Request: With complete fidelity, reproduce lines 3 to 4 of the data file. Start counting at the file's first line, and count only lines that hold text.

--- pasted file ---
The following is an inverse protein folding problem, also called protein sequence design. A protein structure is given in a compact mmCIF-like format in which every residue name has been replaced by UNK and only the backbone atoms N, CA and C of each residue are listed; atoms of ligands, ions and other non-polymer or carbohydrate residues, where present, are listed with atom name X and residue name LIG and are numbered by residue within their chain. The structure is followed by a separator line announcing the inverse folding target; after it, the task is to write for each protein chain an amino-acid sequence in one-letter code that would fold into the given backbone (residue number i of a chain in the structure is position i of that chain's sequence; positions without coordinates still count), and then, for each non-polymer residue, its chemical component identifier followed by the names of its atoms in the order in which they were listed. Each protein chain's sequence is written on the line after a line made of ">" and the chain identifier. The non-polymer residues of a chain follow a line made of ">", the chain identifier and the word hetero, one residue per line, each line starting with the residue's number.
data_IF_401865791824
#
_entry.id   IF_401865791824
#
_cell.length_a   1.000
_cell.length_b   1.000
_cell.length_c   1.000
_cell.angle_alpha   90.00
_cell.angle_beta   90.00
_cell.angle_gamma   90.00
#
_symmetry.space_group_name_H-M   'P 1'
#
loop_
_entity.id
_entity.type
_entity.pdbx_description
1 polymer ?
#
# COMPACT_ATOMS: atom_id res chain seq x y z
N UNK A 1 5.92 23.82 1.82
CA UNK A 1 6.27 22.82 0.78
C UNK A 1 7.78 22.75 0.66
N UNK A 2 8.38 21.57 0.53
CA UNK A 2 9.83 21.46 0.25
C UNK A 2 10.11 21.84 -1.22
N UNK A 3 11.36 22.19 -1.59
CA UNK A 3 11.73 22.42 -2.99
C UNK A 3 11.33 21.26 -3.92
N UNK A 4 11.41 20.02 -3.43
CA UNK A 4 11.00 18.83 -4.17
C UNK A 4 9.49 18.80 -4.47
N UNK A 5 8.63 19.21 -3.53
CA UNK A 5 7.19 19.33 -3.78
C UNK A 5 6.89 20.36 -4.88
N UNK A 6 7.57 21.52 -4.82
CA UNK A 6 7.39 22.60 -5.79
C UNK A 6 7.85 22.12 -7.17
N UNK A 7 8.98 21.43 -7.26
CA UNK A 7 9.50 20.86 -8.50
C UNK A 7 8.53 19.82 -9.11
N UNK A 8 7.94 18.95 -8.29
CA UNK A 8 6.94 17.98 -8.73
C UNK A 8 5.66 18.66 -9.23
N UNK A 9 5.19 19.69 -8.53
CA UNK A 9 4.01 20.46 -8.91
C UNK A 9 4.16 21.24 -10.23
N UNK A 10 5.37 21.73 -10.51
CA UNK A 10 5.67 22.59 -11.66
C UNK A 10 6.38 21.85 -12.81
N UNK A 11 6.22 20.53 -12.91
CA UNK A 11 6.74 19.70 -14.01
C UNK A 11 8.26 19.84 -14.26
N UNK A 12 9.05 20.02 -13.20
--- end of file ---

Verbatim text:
#
_entry.id   IF_401865791824